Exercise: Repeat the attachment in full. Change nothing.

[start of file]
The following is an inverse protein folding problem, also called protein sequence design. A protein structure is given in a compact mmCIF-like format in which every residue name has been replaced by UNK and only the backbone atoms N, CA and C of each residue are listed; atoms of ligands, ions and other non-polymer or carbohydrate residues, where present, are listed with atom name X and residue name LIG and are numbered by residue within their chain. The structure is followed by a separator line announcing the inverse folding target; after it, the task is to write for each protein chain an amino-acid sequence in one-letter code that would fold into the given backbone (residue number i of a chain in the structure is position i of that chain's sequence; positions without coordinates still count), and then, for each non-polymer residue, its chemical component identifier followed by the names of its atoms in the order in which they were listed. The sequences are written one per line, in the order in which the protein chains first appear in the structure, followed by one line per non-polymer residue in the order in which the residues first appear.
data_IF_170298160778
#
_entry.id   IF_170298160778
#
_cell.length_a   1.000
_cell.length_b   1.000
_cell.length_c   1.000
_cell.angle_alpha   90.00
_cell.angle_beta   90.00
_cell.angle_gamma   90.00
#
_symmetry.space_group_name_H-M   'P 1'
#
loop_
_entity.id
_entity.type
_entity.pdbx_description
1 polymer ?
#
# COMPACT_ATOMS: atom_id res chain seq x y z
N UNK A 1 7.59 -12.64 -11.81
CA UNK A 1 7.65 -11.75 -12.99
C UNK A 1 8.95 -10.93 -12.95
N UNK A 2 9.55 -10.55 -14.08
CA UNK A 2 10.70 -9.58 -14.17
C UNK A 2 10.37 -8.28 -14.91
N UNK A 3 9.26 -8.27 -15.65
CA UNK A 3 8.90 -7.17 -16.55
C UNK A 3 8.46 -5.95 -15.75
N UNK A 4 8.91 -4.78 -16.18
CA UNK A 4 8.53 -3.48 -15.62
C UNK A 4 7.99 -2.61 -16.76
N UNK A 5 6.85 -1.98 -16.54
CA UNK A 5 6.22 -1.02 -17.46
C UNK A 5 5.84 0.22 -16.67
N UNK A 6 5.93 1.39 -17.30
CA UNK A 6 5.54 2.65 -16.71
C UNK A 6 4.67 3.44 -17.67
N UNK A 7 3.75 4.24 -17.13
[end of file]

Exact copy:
The following is an inverse protein folding problem, also called protein sequence design. A protein structure is given in a compact mmCIF-like format in which every residue name has been replaced by UNK and only the backbone atoms N, CA and C of each residue are listed; atoms of ligands, ions and other non-polymer or carbohydrate residues, where present, are listed with atom name X and residue name LIG and are numbered by residue within their chain. The structure is followed by a separator line announcing the inverse folding target; after it, the task is to write for each protein chain an amino-acid sequence in one-letter code that would fold into the given backbone (residue number i of a chain in the structure is position i of that chain's sequence; positions without coordinates still count), and then, for each non-polymer residue, its chemical component identifier followed by the names of its atoms in the order in which they were listed. The sequences are written one per line, in the order in which the protein chains first appear in the structure, followed by one line per non-polymer residue in the order in which the residues first appear.
data_IF_170298160778
#
_entry.id   IF_170298160778
#
_cell.length_a   1.000
_cell.length_b   1.000
_cell.length_c   1.000
_cell.angle_alpha   90.00
_cell.angle_beta   90.00
_cell.angle_gamma   90.00
#
_symmetry.space_group_name_H-M   'P 1'
#
loop_
_entity.id
_entity.type
_entity.pdbx_description
1 polymer ?
#
# COMPACT_ATOMS: atom_id res chain seq x y z
N UNK A 1 7.59 -12.64 -11.81
CA UNK A 1 7.65 -11.75 -12.99
C UNK A 1 8.95 -10.93 -12.95
N UNK A 2 9.55 -10.55 -14.08
CA UNK A 2 10.70 -9.58 -14.17
C UNK A 2 10.37 -8.28 -14.91
N UNK A 3 9.26 -8.27 -15.65
CA UNK A 3 8.90 -7.17 -16.55
C UNK A 3 8.46 -5.95 -15.75
N UNK A 4 8.91 -4.78 -16.18
CA UNK A 4 8.53 -3.48 -15.62
C UNK A 4 7.99 -2.61 -16.76
N UNK A 5 6.85 -1.98 -16.54
CA UNK A 5 6.22 -1.02 -17.46
C UNK A 5 5.84 0.22 -16.67
N UNK A 6 5.93 1.39 -17.30
CA UNK A 6 5.54 2.65 -16.71
C UNK A 6 4.67 3.44 -17.67
N UNK A 7 3.75 4.24 -17.13